679 F2d 242 Parsons Steel Inc v. First Alabama Bank of Montgomery Na
679 F.2d 242
1982-2 Trade Cases 64,805
PARSONS STEEL, INC., et al., Plaintiffs-Appellants,
FIRST ALABAMA BANK OF MONTGOMERY, N.A., Defendant-Appellee.
United States Court of Appeals,
June 25, 1982.
Frank M. Wilson, Beasley & Wilson, Jere L. Beasley, Montgomery, Ala., for plaintiffs-appellants.
M. R. Nachman, Jr., Steiner, Crum & Baker, Montgomery, Ala., for defendant-appellee.
Appeal from the United States District Court for the Middle District of Alabama.
Before GODBOLD, Chief Judge, MERRITT* and HENDERSON, Circuit Judges.
MERRITT, Circuit Judge:
The issue in this case is whether a bank is prohibited under the 1970 Amendments to the Bank Holding Company Act, 12 U.S.C. §§ 1972-75 (1976), from conditioning additional credit on a change of corporate management and majority stock ownership. Parsons Steel, Inc. of Montgomery was a wholly owned subsidiary of the plaintiff company, Parsons Steel, Inc., of Mobile, owned by co-plaintiffs Melba and Jim Parsons. The subsidiary had been heavily financed on an on-going basis since 1976 by the defendant First Alabama Bank of Montgomery. By the fall of 1978, the bank had outstanding fully secured loans of one million dollars and was the subsidiary's largest creditor.
At about this time the subsidiary began experiencing financial difficulty and anticipated inability to repay its debts. Mr. Parsons and an agent of the bank discussed refinancing the subsidiary's debt. The discussion between Parsons and the bank not only focused on refinancing but also included an unsuccessful attempt to sell the subsidiary to an out-of-town corporation. After the first attempt to sell fell through, the bank contacted a local businessman, Michael Orange, with whom the bank had done business, to determine if he were interested in buying the subsidiary. Although Orange declined to buy the company, he apparently offered to take over management of the company for a fee plus a stock option.
The plaintiffs claim that the bank conditioned the grant of any additional credit on Parson's agreement to accept Orange as the manager of the subsidiary with an option to acquire a majority interest in the subsidiary in lieu of other compensation. The bank claims that it never agreed to extend any credit and did not require that Orange be granted the controlling stock option. The jury found that the bank did condition the extension of credit on the appointment of Orange as manager and on granting the option.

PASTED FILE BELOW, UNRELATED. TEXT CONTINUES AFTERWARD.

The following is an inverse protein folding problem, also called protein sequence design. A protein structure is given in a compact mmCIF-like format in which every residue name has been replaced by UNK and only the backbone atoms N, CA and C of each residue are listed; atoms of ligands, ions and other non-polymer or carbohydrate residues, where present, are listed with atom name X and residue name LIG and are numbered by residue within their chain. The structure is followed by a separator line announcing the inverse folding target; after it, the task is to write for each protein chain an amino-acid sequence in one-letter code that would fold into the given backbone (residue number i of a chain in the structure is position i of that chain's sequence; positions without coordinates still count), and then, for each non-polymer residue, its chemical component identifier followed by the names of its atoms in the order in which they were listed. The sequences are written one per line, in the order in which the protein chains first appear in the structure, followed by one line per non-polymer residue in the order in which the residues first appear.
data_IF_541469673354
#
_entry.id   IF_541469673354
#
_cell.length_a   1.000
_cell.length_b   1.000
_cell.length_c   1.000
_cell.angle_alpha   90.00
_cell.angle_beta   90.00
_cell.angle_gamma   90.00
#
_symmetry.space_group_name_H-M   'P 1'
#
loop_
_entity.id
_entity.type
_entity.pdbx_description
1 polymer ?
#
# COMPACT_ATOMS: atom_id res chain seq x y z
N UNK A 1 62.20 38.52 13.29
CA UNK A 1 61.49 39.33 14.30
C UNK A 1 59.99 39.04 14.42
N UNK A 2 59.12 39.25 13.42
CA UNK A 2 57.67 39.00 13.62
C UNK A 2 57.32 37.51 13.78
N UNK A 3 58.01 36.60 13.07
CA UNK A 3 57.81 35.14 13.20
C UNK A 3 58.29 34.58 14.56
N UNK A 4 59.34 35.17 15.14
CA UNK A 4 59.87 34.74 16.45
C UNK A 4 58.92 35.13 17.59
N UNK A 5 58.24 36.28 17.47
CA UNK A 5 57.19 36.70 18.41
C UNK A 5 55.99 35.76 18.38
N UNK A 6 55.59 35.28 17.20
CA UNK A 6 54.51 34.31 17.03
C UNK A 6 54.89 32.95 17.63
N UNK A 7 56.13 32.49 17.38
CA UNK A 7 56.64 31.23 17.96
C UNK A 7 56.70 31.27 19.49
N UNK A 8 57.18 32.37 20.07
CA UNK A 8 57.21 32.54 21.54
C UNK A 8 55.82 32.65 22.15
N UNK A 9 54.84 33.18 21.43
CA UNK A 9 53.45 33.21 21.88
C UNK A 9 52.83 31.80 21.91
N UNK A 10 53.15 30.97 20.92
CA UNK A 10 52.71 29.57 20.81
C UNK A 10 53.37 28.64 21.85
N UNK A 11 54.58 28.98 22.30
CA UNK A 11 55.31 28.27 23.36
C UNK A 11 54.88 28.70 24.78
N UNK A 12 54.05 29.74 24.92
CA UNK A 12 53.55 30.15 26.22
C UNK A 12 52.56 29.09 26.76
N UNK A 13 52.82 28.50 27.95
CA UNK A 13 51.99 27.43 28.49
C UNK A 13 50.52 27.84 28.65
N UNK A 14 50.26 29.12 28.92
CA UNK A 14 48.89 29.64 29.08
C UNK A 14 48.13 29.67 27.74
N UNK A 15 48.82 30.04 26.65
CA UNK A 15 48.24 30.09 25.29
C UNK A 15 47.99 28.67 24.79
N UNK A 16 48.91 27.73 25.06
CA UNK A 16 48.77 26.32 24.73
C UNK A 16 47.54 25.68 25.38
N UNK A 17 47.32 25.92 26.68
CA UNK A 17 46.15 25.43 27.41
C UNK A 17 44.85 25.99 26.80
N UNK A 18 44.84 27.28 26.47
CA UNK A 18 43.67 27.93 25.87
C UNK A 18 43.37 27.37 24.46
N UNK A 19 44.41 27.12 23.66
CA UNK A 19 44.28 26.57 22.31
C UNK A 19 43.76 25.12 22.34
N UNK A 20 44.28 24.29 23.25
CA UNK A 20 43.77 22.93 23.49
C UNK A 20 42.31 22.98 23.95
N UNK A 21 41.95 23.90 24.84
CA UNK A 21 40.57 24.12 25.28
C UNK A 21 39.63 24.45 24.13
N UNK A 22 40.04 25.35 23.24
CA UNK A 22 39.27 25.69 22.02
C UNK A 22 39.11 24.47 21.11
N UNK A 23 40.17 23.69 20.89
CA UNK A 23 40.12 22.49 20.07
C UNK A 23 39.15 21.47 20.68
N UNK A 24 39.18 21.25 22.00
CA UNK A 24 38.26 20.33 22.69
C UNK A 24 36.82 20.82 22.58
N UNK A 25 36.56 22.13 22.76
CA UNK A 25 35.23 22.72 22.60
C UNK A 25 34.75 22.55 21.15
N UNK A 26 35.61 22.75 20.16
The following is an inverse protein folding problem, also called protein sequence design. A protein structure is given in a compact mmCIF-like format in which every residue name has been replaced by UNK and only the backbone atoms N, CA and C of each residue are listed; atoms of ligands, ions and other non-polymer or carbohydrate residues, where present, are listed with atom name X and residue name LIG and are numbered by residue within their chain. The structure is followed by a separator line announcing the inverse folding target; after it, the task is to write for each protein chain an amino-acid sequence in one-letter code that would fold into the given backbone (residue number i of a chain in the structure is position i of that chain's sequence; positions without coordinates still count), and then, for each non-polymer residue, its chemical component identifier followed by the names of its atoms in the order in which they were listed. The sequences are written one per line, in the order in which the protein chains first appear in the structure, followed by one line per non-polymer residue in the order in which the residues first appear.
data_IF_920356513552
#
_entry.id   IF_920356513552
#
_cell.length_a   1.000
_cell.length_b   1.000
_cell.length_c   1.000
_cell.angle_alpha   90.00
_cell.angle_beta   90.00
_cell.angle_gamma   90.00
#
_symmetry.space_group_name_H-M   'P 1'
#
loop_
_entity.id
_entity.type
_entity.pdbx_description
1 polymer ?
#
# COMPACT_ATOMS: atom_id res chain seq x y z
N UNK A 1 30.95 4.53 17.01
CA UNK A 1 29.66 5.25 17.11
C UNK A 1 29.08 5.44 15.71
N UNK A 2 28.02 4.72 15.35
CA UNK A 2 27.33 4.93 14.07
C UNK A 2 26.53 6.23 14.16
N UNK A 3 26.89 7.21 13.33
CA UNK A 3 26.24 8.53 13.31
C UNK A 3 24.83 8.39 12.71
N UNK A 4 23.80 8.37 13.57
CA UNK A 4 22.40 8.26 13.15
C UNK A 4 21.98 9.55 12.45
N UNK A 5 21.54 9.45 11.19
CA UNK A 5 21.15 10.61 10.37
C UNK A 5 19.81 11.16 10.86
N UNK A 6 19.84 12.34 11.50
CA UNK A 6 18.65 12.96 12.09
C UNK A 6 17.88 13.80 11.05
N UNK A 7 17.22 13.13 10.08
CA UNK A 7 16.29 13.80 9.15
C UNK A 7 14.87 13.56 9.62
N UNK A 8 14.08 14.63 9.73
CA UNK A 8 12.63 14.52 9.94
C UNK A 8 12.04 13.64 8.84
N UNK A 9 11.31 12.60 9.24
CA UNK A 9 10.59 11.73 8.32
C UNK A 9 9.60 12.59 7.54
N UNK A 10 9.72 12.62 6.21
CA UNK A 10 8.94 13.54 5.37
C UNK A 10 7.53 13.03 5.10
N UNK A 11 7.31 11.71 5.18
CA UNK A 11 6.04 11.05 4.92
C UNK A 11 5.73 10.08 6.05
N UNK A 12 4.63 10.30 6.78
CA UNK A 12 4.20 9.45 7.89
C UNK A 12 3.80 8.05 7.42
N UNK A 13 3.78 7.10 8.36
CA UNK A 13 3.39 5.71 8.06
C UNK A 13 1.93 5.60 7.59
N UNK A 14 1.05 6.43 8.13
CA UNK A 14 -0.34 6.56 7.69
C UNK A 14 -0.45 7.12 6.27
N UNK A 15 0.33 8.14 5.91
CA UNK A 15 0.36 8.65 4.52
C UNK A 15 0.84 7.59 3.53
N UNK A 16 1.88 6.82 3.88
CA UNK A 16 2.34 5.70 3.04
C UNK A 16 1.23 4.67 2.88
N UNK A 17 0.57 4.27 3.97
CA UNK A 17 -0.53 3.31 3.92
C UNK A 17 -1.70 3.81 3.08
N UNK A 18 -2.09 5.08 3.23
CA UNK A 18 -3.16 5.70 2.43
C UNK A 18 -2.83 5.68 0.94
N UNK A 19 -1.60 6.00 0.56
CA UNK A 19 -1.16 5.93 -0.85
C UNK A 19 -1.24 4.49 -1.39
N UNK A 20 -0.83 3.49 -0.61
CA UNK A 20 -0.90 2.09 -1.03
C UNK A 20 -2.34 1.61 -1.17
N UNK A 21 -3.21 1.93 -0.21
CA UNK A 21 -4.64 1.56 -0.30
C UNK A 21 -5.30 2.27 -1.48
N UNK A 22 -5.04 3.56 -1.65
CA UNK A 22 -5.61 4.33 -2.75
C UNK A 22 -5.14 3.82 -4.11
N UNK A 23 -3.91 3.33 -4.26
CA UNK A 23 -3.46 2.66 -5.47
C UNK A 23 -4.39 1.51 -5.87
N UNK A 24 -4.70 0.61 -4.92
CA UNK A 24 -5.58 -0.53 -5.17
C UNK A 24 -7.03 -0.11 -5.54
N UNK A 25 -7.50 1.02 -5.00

The District Court, although denying the defendant's motions for summary judgment and a directed verdict, heard all the evidence and ultimately granted the bank's motion for judgment notwithstanding verdict. The plaintiffs contend that in granting the judgment n.o.v., the District Court usurped the function of the jury and substituted its judgment of the credibility of the witness for that of the jury.
Taking the facts in the light most favorable to plaintiffs, we find, as a matter of law, that a bank's requirement that financial control of an enterprise be placed in new hands when necessary to protect its investment before extending further credit, does not constitute a violation of the statute, 12 U.S.C. § 1972, absent evidence of a "tying" arrangement. We, therefore, affirm the judgment of the District Court.
Section 1972 of the Act provides in relevant part that "(a) bank shall not in any manner extend credit ... on the condition ... that the customer provide some additional credit, property, or service to such bank, other than those related to and usually provided in connection with a loan, ..." 12 U.S.C. § 1972(1) (1976) (emphasis added). The appellants' arguments rest primarily on the single premise that a jury's finding that it is "unusual" for a bank to require a change in management and ownership as a condition to extending additional credit to an already heavily indebted enterprise in fear of default is sufficient to establish liability under the Act.